Temperature Sensor Basics


This document goes into detail about the theory of operation, types, and considerations surrounding three types of temperature measurement sensors. Each sensor option—thermocouple, RTD, and thermistor—is unique in its design and theory of operation. Further, each sensor option comes in a variety of styles suited for different application needs. By understanding these variations and their potential impacts on measurement quality, you can select the appropriate sensor for your application. For assistance in choosing between these three types of temperature sensor, refer to the Overview of Temperature Sensors.



Theory of thermocouple operation

Thermocouples operate under the principle known as the Seebeck effect. When two wires made of dissimilar metals are joined and heated at one end, a thermoelectric circuit is formed that causes a measurable voltage differential known as the Seebeck voltage at the “cold” end. A given pairing of metals varies in temperature range, sensitivity, and error based on the properties of those metals.

Figure 1: Illustration of the Seebeck Effect

Each type of thermocouple consists of a unique pairing of metals. You need to understand the operating specifications of the thermocouple type you select for your temperature measurement. Some thermocouples offer a wide temperature range at the expense of a very nonlinear voltage-temperature relationship, while others provide a smaller (but more linear) temperature range.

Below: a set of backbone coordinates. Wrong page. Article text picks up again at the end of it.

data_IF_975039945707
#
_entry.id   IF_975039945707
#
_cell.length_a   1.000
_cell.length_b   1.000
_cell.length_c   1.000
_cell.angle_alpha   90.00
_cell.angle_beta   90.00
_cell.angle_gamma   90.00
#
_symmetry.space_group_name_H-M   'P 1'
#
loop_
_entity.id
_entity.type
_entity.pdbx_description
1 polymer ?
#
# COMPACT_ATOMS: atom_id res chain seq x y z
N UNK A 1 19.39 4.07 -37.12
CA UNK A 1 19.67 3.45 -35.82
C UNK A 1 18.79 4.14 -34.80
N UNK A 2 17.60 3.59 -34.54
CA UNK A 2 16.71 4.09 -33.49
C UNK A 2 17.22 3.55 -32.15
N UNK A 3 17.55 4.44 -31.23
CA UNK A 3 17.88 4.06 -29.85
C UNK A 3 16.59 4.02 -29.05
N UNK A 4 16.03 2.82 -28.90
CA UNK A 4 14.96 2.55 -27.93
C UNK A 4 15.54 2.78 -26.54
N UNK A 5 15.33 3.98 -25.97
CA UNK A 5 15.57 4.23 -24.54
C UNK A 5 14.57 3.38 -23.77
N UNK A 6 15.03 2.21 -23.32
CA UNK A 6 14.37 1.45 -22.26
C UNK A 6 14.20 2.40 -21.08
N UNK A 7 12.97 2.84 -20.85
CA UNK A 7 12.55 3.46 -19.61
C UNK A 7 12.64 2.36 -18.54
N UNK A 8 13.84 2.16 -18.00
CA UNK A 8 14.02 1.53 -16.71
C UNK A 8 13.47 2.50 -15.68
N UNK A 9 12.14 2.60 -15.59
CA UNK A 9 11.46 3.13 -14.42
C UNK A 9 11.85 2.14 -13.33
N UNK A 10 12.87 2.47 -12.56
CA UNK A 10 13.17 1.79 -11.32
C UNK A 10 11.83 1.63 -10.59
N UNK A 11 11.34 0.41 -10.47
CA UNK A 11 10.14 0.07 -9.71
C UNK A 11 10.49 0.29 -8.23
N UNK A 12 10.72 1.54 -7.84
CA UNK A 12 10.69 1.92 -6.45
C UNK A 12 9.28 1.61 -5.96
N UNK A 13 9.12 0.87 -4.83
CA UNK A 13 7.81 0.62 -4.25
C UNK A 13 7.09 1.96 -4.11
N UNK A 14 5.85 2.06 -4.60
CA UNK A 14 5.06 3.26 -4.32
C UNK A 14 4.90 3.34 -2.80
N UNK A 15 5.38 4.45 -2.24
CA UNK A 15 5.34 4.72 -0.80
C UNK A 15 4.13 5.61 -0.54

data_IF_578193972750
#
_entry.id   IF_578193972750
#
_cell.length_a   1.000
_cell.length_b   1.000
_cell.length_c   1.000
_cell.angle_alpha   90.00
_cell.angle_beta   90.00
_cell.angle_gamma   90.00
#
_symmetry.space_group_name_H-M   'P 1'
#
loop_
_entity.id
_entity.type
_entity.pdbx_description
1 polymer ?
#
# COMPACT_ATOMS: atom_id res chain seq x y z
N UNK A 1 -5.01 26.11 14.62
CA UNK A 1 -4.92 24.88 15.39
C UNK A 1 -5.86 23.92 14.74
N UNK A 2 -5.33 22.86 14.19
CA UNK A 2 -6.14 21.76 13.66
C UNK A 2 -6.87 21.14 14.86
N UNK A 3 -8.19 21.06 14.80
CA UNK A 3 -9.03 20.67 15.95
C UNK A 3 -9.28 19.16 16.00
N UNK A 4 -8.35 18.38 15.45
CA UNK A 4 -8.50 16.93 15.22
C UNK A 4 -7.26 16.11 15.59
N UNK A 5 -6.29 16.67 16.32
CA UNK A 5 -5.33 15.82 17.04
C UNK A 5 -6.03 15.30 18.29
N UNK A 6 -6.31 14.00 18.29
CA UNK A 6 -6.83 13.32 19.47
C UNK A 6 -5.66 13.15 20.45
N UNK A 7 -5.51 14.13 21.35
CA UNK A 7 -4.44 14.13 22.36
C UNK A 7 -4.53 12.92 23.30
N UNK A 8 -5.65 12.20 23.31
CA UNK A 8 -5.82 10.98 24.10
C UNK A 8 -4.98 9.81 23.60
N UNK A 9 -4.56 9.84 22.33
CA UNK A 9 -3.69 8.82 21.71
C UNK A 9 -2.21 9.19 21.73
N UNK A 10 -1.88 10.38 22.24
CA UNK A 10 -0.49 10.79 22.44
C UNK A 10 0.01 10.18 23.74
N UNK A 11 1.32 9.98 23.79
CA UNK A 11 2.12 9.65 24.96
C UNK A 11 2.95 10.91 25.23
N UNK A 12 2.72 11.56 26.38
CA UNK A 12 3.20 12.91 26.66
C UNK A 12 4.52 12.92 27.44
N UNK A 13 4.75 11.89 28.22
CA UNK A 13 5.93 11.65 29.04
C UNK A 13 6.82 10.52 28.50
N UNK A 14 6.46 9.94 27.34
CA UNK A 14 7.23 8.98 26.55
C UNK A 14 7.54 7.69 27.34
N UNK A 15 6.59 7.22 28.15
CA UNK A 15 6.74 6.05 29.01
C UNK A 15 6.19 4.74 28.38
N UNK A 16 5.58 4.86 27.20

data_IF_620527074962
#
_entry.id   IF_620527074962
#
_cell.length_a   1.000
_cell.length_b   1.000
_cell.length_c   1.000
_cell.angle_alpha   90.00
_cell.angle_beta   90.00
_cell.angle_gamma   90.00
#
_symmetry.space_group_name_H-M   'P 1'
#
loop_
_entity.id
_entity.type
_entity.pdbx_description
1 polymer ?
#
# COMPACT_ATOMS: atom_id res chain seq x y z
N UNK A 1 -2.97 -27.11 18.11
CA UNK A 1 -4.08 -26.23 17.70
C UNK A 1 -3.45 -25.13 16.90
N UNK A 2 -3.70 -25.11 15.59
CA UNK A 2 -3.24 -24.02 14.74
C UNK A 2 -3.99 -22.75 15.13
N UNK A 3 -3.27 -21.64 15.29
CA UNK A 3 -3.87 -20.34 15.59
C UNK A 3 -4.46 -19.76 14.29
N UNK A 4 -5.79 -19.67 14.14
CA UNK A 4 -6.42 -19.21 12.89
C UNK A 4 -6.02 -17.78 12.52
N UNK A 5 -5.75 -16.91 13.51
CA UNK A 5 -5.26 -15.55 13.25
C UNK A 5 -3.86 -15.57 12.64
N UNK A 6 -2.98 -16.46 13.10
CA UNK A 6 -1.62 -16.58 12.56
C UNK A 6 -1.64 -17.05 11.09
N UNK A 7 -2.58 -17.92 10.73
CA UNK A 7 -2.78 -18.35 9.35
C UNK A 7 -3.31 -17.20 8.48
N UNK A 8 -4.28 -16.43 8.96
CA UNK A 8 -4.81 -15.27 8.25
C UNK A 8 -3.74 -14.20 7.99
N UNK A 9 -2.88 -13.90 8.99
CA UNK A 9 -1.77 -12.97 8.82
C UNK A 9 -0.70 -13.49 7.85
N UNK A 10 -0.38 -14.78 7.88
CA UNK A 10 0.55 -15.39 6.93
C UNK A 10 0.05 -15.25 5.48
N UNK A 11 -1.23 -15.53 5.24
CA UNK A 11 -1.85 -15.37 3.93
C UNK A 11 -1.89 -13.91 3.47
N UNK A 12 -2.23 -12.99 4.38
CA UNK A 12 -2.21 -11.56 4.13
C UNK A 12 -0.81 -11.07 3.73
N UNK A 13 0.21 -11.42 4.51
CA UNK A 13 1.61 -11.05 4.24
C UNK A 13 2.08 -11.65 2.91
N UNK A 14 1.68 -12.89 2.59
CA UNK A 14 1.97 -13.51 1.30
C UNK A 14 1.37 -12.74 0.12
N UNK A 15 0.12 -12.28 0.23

Thermocouple types

As mentioned above, you can choose from a variety of thermocouple types and constructions. Types are generally defined by a letter designation, for example, E, J, or K. The thermocouple type defines the metals used to create the thermocouple; therefore, it also defines the operating range, accuracy, and linearity of the thermocouple. The following graphs depict the voltage response of various thermocouple types over a range of temperatures.

Figure 2: Temperature Response of Different Thermocouple Types

In addition to the type of thermocouple, you must choose a sheathing configuration. Some of these options are shown in Figure 3, including grounding, isolated, sealed, and exposed .


Figure 3: Options for Thermocouple Sheathing

Each configuration has advantages and disadvantages regarding response time, noise immunity, and safety. Table 1 gives an overview of the impact of each configuration option.


Junction Configuration




Fastest response (~0.1 s to 2 s)

Ground loop and noise potential

no chemical  protection

most prone to physical damage

Exposed Bead

Fast response (~15 s)

Ground loop and noise potential